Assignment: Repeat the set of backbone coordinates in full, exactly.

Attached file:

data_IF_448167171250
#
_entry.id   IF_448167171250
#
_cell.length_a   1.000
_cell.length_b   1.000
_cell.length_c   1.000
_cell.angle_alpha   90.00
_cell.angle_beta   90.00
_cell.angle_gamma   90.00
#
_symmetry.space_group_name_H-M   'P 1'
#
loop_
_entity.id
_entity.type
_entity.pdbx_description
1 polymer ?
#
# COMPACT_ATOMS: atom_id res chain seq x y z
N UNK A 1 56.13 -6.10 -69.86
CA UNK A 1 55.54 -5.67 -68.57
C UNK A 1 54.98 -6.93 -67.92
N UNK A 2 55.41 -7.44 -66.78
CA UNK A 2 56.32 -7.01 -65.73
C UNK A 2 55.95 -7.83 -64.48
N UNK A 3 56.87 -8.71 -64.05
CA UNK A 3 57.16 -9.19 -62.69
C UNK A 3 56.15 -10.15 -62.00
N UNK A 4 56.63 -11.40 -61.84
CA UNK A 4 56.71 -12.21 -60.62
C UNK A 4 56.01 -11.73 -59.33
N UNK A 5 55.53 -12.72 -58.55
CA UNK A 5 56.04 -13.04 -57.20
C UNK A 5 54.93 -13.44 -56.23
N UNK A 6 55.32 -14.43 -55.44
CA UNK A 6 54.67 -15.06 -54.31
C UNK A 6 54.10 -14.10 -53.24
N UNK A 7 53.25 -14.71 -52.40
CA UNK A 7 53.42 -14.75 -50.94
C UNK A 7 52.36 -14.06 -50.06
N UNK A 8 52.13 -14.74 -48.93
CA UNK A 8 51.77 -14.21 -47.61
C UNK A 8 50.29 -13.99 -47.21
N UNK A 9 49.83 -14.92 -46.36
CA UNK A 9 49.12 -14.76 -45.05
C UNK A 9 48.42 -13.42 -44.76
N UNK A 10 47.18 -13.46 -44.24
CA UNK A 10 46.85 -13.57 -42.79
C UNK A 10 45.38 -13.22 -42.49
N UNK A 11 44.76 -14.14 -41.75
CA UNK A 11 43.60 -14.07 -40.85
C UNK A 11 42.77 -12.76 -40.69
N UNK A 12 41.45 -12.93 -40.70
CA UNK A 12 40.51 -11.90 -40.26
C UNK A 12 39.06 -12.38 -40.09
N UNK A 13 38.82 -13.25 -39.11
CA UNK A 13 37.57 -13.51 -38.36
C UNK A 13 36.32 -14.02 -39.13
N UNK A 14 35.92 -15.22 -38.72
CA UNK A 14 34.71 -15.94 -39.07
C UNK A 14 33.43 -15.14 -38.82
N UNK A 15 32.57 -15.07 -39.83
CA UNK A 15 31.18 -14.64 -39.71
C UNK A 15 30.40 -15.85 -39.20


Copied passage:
data_IF_448167171250
#
_entry.id   IF_448167171250
#
_cell.length_a   1.000
_cell.length_b   1.000
_cell.length_c   1.000
_cell.angle_alpha   90.00
_cell.angle_beta   90.00
_cell.angle_gamma   90.00
#
_symmetry.space_group_name_H-M   'P 1'
#
loop_
_entity.id
_entity.type
_entity.pdbx_description
1 polymer ?
#
# COMPACT_ATOMS: atom_id res chain seq x y z
N UNK A 1 56.13 -6.10 -69.86
CA UNK A 1 55.54 -5.67 -68.57
C UNK A 1 54.98 -6.93 -67.92
N UNK A 2 55.41 -7.44 -66.78
CA UNK A 2 56.32 -7.01 -65.73
C UNK A 2 55.95 -7.83 -64.48
N UNK A 3 56.87 -8.71 -64.05
CA UNK A 3 57.16 -9.19 -62.69
C UNK A 3 56.15 -10.15 -62.00
N UNK A 4 56.63 -11.40 -61.84
CA UNK A 4 56.71 -12.21 -60.62
C UNK A 4 56.01 -11.73 -59.33
N UNK A 5 55.53 -12.72 -58.55
CA UNK A 5 56.04 -13.04 -57.20
C UNK A 5 54.93 -13.44 -56.23
N UNK A 6 55.32 -14.43 -55.44
CA UNK A 6 54.67 -15.06 -54.31
C UNK A 6 54.10 -14.10 -53.24
N UNK A 7 53.25 -14.71 -52.40
CA UNK A 7 53.42 -14.75 -50.94
C UNK A 7 52.36 -14.06 -50.06
N UNK A 8 52.13 -14.74 -48.93
CA UNK A 8 51.77 -14.21 -47.61
C UNK A 8 50.29 -13.99 -47.21
N UNK A 9 49.83 -14.92 -46.36
CA UNK A 9 49.12 -14.76 -45.05
C UNK A 9 48.42 -13.42 -44.76
N UNK A 10 47.18 -13.46 -44.24
CA UNK A 10 46.85 -13.57 -42.79
C UNK A 10 45.38 -13.22 -42.49
N UNK A 11 44.76 -14.14 -41.75
CA UNK A 11 43.60 -14.07 -40.85
C UNK A 11 42.77 -12.76 -40.69
N UNK A 12 41.45 -12.93 -40.70
CA UNK A 12 40.51 -11.90 -40.26
C UNK A 12 39.06 -12.38 -40.09
N UNK A 13 38.82 -13.25 -39.11
CA UNK A 13 37.57 -13.51 -38.36
C UNK A 13 36.32 -14.02 -39.13
N UNK A 14 35.92 -15.22 -38.72
CA UNK A 14 34.71 -15.94 -39.07
C UNK A 14 33.43 -15.14 -38.82
N UNK A 15 32.57 -15.07 -39.83
CA UNK A 15 31.18 -14.64 -39.71
C UNK A 15 30.40 -15.85 -39.20